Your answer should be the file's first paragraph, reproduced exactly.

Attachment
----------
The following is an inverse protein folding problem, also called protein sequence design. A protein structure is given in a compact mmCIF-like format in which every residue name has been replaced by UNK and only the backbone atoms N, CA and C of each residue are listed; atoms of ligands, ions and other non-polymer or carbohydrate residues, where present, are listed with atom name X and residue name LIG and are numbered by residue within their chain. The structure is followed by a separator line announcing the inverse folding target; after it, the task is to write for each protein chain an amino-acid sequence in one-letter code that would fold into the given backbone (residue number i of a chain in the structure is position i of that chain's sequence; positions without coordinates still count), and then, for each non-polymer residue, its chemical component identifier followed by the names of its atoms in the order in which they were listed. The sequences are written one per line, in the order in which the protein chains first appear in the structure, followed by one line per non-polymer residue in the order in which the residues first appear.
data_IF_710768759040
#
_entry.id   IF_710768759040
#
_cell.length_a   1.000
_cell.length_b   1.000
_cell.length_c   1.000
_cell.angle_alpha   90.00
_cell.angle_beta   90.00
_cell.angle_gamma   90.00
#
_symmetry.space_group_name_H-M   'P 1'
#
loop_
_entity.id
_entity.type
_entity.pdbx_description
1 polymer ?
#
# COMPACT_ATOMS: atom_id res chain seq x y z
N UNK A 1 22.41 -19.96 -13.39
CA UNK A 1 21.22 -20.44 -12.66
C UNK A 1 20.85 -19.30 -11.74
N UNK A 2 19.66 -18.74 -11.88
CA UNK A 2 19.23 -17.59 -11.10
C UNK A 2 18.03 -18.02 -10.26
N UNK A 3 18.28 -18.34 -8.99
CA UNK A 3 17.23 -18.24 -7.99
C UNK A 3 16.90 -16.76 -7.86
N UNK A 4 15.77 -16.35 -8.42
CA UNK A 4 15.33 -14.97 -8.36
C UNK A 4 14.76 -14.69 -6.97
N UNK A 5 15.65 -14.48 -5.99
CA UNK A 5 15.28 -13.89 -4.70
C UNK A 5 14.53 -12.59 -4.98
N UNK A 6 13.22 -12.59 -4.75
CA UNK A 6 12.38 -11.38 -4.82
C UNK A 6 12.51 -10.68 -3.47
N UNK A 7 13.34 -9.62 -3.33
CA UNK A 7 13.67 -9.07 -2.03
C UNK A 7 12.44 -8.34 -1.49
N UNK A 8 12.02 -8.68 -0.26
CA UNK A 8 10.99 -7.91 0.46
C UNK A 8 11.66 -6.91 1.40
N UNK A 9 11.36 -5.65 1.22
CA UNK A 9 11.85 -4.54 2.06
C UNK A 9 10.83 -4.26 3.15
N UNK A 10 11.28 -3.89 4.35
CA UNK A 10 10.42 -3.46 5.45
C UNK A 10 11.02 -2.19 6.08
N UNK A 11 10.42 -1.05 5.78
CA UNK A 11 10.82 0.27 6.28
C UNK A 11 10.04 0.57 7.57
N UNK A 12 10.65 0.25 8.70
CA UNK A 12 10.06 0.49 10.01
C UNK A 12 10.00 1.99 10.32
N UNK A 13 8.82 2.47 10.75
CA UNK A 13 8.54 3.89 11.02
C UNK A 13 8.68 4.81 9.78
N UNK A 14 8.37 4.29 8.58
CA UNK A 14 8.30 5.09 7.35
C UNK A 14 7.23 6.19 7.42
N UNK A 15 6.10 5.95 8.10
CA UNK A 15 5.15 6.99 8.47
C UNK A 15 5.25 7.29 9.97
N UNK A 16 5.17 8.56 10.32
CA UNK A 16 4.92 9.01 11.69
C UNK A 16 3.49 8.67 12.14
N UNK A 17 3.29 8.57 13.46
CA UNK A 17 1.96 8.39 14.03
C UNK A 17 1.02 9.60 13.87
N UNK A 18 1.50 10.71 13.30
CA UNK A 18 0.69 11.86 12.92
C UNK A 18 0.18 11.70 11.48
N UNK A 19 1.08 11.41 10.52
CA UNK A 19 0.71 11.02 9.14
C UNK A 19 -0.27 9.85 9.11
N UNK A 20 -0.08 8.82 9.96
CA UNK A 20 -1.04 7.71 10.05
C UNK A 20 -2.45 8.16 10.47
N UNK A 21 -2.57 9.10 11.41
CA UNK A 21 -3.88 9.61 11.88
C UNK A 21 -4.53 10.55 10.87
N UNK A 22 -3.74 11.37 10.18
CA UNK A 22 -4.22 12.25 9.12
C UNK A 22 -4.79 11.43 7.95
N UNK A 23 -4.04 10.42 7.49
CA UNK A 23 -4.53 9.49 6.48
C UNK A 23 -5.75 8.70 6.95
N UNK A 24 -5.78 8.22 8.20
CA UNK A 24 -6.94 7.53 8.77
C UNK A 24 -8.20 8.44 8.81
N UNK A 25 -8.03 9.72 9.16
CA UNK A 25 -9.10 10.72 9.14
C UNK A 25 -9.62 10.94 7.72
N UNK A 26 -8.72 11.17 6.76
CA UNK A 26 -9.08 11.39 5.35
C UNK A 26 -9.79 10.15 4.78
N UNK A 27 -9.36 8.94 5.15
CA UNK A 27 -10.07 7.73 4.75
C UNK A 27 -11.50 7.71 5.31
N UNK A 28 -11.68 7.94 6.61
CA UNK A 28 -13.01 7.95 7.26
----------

The following is an inverse protein folding problem, also called protein sequence design. A protein structure is given in a compact mmCIF-like format in which every residue name has been replaced by UNK and only the backbone atoms N, CA and C of each residue are listed; atoms of ligands, ions and other non-polymer or carbohydrate residues, where present, are listed with atom name X and residue name LIG and are numbered by residue within their chain. The structure is followed by a separator line announcing the inverse folding target; after it, the task is to write for each protein chain an amino-acid sequence in one-letter code that would fold into the given backbone (residue number i of a chain in the structure is position i of that chain's sequence; positions without coordinates still count), and then, for each non-polymer residue, its chemical component identifier followed by the names of its atoms in the order in which they were listed. The sequences are written one per line, in the order in which the protein chains first appear in the structure, followed by one line per non-polymer residue in the order in which the residues first appear.